Notice that Reed mistakenly thinks that reframing is just "rechristening" when it is really about truth-telling and alerting the public to a policy that goes well beyond "more troops." The issue for Reed is the "higher profile" of a Time cover rather than the effect of the idea of escalation, discussed over 10,000 times in the press in a week.
As Reed points out, many of those uses of "surge" were "so-called surge":
Some critics have started calling it the 'so-called surge.' Unfortunately, if surge is misleading, 'so-called surge' is even more so-leaving the unintended impression that perhaps Bush won't be increasing troops at all. (Then again, as Fred Kaplan has warned, that may be an entirely accurate description of Bush's plan: more troops than we can mobilize and fewer than we'd need to win.) Richard Cohen managed to cram everything into a single sentence: 'A so-called surge is a-coming, an escalation all decked out with an Orwellian-sounding name.'
Reed gets the meaning of "so-called" wrong. "So-called" says that the following word does not fit reality, despite the attempt by someone in a position of authority to describe reality that way. "So-called" points up the attempt to deceive and rejects it, as Richard Cohen's sentence shows. As one would expect, the nature of the deception is different for hard-core neocons than for most people. Neocons such as Kagan want the President to openly promote neocon policy: more force for an indefinitely long period, which appears to be his real policy. But those who want the troops to leave Iraq find the conservative use of the word not only deceptive, but also immoral.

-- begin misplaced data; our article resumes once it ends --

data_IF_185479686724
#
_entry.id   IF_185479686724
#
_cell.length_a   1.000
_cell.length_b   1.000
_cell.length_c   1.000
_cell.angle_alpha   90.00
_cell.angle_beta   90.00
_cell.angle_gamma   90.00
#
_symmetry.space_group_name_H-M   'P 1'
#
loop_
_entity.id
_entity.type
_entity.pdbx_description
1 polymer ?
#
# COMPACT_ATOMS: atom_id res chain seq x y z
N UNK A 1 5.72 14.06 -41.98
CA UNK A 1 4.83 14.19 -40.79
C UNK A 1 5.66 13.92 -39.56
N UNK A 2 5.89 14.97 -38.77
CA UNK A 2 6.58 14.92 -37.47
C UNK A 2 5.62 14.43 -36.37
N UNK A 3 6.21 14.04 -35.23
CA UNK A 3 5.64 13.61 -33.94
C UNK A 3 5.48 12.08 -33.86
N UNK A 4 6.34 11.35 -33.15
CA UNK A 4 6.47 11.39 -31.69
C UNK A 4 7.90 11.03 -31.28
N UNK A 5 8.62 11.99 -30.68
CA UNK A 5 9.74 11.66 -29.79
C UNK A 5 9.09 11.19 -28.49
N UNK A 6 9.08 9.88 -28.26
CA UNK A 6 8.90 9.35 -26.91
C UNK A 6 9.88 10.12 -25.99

Reed thinks the choice between words is all a matter of meaningless word play. But the issue is reality and our ability to convey it to the public -- the reality on the ground in Iraq, the reality of neoconservative foreign policy, and the reality of the political game played by the White House. Words matter because they express ideas, and ideas matter because they present a picture of what's real and what's right.
Conservative ideas and frames must be confronted and contested. Progressives cannot succeed if they treat frames as nothing more than word games, if they fail to understand that the use of a term like surge reinforces the conservative worldview. We are not playing games with words. We are fighting over ideas, and the moral worldviews that underlie those ideas.
George Lakoff is the author of Don't Think of an Elephant: Know Your Values and Frame the Debate ' (Chelsea Green). He is Professor of Linguistics at the University of California at Berkeley and a Senior Fellow of the Rockridge Institute.